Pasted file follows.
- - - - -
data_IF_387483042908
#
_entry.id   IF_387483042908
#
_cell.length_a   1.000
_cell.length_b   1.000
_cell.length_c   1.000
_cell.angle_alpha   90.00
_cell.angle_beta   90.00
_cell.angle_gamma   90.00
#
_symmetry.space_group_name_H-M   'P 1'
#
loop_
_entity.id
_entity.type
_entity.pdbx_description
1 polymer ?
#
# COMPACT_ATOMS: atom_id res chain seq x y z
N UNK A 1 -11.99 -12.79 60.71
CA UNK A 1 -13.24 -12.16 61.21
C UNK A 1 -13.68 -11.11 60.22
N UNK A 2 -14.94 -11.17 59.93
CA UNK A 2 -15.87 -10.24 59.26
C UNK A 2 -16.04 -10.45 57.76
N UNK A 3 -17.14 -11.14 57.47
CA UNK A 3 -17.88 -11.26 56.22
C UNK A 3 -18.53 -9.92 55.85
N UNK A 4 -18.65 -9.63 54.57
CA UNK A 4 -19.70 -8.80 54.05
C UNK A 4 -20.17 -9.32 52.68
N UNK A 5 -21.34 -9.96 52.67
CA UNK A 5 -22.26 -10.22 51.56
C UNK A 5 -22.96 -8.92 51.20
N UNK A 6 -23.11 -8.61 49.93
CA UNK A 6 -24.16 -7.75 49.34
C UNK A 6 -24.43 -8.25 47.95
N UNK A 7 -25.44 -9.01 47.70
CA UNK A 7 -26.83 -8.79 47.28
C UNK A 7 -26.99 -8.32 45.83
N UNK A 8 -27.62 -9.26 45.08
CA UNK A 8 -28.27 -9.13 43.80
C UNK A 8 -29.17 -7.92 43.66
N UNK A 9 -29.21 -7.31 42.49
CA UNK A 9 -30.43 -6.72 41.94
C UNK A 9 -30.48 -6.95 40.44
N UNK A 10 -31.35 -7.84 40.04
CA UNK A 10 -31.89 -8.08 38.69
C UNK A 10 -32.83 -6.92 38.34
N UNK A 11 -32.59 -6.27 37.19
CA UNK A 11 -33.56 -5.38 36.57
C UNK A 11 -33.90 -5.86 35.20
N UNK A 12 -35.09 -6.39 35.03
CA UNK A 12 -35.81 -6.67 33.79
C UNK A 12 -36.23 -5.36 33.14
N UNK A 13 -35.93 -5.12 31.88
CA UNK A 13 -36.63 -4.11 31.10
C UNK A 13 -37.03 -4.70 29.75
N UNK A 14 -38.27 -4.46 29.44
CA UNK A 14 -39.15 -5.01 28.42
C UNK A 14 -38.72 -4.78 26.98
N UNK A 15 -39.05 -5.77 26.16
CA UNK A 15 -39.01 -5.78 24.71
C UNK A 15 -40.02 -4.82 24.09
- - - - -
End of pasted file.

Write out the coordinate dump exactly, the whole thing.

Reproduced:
data_IF_387483042908
#
_entry.id   IF_387483042908
#
_cell.length_a   1.000
_cell.length_b   1.000
_cell.length_c   1.000
_cell.angle_alpha   90.00
_cell.angle_beta   90.00
_cell.angle_gamma   90.00
#
_symmetry.space_group_name_H-M   'P 1'
#
loop_
_entity.id
_entity.type
_entity.pdbx_description
1 polymer ?
#
# COMPACT_ATOMS: atom_id res chain seq x y z
N UNK A 1 -11.99 -12.79 60.71
CA UNK A 1 -13.24 -12.16 61.21
C UNK A 1 -13.68 -11.11 60.22
N UNK A 2 -14.94 -11.17 59.93
CA UNK A 2 -15.87 -10.24 59.26
C UNK A 2 -16.04 -10.45 57.76
N UNK A 3 -17.14 -11.14 57.47
CA UNK A 3 -17.88 -11.26 56.22
C UNK A 3 -18.53 -9.92 55.85
N UNK A 4 -18.65 -9.63 54.57
CA UNK A 4 -19.70 -8.80 54.05
C UNK A 4 -20.17 -9.32 52.68
N UNK A 5 -21.34 -9.96 52.67
CA UNK A 5 -22.26 -10.22 51.56
C UNK A 5 -22.96 -8.92 51.20
N UNK A 6 -23.11 -8.61 49.93
CA UNK A 6 -24.16 -7.75 49.34
C UNK A 6 -24.43 -8.25 47.95
N UNK A 7 -25.44 -9.01 47.70
CA UNK A 7 -26.83 -8.79 47.28
C UNK A 7 -26.99 -8.32 45.83
N UNK A 8 -27.62 -9.26 45.08
CA UNK A 8 -28.27 -9.13 43.80
C UNK A 8 -29.17 -7.92 43.66
N UNK A 9 -29.21 -7.31 42.49
CA UNK A 9 -30.43 -6.72 41.94
C UNK A 9 -30.48 -6.95 40.44
N UNK A 10 -31.35 -7.84 40.04
CA UNK A 10 -31.89 -8.08 38.69
C UNK A 10 -32.83 -6.92 38.34
N UNK A 11 -32.59 -6.27 37.19
CA UNK A 11 -33.56 -5.38 36.57
C UNK A 11 -33.90 -5.86 35.20
N UNK A 12 -35.09 -6.39 35.03
CA UNK A 12 -35.81 -6.67 33.79
C UNK A 12 -36.23 -5.36 33.14
N UNK A 13 -35.93 -5.12 31.88
CA UNK A 13 -36.63 -4.11 31.10
C UNK A 13 -37.03 -4.70 29.75
N UNK A 14 -38.27 -4.46 29.44
CA UNK A 14 -39.15 -5.01 28.42
C UNK A 14 -38.72 -4.78 26.98
N UNK A 15 -39.05 -5.77 26.16
CA UNK A 15 -39.01 -5.78 24.71
C UNK A 15 -40.02 -4.82 24.09